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From: Joel de Guzman (djowel_at_[hidden])
Date: 2002-08-28 17:36:57

----- Original Message -----
From: "Victor A. Wagner, Jr." <vawjr_at_[hidden]>

> At Tuesday 2002/08/27 15:43, you wrote:
> >----- Original Message -----
> >From: <spamjunk_at_[hidden]>
> >
> >
> > > I added some preliminary documentation here:
> > >
> > > I will add to it as time permits.
> > >
> > > Rich Herrick
> >
> >If all the elements of the set are known at compile time, why
> >do you need to store the bits at all? Your class can encode
> >the information in its type, thus, your class can consume
> >zero bytes.
> right up until you need to add (or subtract) something that isn't knows
> until runtime.

For example, a | b where a and b are static sets does *add* into the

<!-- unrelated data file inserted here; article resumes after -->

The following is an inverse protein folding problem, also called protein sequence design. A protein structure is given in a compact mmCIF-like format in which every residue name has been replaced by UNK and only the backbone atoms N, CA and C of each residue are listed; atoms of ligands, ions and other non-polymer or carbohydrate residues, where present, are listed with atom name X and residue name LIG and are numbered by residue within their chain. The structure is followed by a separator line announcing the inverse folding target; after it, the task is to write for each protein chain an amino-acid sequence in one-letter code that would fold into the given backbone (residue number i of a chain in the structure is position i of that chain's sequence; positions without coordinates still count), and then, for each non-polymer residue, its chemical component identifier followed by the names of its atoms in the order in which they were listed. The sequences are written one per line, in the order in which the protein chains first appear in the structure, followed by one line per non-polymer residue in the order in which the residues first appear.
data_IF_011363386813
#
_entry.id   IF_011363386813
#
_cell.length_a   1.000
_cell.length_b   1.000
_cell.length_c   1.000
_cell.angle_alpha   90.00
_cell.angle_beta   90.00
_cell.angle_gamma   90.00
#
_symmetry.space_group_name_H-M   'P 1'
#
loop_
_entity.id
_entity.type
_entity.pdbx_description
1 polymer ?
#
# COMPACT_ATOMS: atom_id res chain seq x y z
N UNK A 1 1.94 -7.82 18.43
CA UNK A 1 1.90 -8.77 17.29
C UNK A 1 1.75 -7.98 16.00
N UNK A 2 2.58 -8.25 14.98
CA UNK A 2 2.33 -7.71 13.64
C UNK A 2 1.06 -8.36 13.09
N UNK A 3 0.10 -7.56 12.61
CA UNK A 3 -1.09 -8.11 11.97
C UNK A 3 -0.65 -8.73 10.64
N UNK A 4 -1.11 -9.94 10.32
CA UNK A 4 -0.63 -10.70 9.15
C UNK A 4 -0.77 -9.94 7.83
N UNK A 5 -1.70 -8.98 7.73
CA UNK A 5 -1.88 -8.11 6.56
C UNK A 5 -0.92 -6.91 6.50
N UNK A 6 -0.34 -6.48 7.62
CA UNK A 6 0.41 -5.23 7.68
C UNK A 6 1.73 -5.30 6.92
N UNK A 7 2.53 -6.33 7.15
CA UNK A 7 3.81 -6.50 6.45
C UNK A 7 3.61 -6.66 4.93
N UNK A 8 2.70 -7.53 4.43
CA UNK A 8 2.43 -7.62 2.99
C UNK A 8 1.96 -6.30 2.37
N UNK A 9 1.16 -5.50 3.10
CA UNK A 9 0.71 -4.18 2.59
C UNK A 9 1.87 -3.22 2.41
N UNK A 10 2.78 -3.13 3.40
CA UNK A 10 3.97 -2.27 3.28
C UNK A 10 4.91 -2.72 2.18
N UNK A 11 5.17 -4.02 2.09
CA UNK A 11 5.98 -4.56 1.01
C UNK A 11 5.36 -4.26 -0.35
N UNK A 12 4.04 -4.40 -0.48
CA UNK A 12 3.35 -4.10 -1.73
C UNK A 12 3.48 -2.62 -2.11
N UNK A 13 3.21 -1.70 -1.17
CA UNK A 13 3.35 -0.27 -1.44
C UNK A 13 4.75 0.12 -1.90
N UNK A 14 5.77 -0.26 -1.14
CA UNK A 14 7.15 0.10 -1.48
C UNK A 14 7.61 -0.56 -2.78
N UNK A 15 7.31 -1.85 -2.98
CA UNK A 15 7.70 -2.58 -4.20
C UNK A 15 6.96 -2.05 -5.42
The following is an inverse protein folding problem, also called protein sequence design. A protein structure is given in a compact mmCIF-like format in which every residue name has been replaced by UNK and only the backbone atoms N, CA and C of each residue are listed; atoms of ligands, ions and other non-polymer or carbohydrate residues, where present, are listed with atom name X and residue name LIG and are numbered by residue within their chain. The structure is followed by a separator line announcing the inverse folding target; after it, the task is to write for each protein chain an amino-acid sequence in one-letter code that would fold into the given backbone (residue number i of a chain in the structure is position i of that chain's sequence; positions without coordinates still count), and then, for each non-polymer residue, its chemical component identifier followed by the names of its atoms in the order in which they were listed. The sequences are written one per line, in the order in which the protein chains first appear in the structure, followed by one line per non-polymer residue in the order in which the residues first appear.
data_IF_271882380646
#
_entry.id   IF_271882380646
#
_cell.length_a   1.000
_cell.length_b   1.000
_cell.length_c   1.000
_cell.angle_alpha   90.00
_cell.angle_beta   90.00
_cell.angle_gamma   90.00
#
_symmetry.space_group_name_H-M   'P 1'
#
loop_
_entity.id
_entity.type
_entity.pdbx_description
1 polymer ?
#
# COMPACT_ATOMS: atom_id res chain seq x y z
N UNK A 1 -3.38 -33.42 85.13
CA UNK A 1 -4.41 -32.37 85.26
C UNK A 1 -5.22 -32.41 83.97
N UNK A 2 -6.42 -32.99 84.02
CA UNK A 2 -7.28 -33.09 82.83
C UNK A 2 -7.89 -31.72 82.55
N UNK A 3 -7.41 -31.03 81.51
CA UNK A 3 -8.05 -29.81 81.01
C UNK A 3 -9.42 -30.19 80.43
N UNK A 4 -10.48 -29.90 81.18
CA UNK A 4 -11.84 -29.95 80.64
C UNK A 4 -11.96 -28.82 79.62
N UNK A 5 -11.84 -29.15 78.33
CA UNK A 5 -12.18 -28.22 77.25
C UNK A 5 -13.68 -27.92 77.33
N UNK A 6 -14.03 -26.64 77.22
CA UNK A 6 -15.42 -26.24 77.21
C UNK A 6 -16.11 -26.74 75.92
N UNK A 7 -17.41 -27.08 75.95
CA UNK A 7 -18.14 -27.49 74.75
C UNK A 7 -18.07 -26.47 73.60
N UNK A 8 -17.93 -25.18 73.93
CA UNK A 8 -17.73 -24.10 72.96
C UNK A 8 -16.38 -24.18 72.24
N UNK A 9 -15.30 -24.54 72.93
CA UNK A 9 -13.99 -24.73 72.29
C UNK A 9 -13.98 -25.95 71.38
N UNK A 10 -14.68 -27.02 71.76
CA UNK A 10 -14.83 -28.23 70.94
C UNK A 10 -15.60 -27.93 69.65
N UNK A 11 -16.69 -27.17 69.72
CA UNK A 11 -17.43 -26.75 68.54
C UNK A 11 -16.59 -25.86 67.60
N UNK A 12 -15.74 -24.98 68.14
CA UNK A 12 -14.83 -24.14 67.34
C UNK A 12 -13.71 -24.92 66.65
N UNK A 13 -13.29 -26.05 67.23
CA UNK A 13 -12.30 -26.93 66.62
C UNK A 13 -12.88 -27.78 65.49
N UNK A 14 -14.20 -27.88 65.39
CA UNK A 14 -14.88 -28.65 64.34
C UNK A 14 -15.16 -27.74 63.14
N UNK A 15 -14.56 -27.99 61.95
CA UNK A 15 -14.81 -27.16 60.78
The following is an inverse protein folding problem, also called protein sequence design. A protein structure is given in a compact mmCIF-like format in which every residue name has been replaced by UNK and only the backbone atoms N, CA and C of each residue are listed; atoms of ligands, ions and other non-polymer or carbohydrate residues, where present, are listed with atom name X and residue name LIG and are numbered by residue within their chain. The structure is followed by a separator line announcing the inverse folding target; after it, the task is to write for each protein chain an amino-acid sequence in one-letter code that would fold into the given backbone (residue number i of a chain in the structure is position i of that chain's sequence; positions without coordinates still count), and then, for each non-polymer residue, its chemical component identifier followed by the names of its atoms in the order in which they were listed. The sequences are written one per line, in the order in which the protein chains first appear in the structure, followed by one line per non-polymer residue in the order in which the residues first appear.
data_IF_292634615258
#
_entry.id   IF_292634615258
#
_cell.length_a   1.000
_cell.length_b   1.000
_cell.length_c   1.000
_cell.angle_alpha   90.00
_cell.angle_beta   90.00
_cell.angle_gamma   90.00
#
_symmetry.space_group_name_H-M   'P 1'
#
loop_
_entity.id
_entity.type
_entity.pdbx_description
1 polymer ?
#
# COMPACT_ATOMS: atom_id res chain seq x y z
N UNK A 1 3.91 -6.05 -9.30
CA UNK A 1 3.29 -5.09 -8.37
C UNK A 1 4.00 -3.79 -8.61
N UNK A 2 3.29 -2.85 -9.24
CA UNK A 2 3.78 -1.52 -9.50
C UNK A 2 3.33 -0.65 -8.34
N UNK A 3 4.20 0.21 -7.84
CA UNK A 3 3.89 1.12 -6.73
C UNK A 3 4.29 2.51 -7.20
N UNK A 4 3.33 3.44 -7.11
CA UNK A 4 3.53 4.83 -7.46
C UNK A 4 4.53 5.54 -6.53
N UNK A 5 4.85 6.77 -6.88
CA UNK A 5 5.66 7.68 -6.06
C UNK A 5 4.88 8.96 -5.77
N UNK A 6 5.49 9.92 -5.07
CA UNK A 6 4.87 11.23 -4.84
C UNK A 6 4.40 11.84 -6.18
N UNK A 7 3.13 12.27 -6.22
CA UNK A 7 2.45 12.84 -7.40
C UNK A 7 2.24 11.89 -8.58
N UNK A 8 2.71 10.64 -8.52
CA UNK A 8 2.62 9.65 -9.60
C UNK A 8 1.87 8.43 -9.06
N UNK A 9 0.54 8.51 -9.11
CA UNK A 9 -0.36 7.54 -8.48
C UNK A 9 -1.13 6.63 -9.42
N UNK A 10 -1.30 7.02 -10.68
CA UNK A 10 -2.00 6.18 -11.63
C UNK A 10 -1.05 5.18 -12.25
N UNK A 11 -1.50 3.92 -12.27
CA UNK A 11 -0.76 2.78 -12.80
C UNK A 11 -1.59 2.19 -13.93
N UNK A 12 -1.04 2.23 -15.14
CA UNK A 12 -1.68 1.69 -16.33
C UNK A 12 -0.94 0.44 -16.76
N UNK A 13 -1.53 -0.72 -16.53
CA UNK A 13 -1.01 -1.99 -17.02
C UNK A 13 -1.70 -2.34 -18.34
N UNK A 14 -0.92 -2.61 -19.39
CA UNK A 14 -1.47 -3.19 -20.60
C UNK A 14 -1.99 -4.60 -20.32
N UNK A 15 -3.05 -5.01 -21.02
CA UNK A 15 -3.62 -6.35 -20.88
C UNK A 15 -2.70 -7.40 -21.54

original set. ET generates a completely new set in this case which
is the addition of the entries of a *plus* b.

The only problem (for now) is that C++ can't deduce the type of the
RHS to apply it to a variable. If we had the "auto" type that Dave
Abrahams originally suggested and was discussed here before,
we could write:

    auto c = a | b;

Whereby making c a new type which is the union of a and b.
The typeof(T) will also work here, albeit ugly:

    typeof(a | b) c = a | b;

This is *yet* another reason why we need the "auto" type deduction
keyword. ET cries for the "auto"!


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